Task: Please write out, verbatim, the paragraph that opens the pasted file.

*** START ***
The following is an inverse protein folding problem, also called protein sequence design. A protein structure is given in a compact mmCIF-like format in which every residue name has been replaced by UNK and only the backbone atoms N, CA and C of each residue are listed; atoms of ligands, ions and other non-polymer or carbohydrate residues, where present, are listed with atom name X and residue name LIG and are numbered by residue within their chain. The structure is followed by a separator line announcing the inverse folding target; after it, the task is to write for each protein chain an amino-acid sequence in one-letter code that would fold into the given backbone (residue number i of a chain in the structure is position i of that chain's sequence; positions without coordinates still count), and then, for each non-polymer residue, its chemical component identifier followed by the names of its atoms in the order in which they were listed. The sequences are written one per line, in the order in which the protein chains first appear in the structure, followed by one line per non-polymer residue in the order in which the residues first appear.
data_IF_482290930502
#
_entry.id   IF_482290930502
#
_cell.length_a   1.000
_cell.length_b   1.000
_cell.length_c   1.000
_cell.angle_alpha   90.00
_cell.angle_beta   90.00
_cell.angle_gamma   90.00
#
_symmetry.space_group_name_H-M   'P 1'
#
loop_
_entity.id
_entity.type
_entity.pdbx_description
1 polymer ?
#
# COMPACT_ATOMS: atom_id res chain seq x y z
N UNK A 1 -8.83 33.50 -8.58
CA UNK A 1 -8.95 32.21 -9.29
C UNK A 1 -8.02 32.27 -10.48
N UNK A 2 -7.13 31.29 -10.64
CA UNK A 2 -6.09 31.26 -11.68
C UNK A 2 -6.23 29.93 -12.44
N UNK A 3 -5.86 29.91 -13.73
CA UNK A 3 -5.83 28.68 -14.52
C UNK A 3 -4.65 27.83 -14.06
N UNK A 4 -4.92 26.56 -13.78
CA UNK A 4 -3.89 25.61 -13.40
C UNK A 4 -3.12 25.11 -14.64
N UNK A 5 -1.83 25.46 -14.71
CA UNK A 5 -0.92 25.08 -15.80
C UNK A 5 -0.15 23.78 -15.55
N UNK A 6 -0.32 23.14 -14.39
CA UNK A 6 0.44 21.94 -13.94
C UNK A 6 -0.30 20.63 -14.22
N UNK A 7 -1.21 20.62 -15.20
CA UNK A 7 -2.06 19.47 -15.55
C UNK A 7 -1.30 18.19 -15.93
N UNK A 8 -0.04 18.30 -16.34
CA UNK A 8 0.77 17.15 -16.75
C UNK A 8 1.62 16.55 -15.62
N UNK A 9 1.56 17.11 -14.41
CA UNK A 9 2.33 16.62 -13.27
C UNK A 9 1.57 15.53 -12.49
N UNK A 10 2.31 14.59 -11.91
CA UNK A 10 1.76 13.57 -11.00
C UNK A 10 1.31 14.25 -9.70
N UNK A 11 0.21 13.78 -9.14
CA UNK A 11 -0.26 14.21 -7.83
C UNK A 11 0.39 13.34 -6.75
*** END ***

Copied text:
The following is an inverse protein folding problem, also called protein sequence design. A protein structure is given in a compact mmCIF-like format in which every residue name has been replaced by UNK and only the backbone atoms N, CA and C of each residue are listed; atoms of ligands, ions and other non-polymer or carbohydrate residues, where present, are listed with atom name X and residue name LIG and are numbered by residue within their chain. The structure is followed by a separator line announcing the inverse folding target; after it, the task is to write for each protein chain an amino-acid sequence in one-letter code that would fold into the given backbone (residue number i of a chain in the structure is position i of that chain's sequence; positions without coordinates still count), and then, for each non-polymer residue, its chemical component identifier followed by the names of its atoms in the order in which they were listed. The sequences are written one per line, in the order in which the protein chains first appear in the structure, followed by one line per non-polymer residue in the order in which the residues first appear.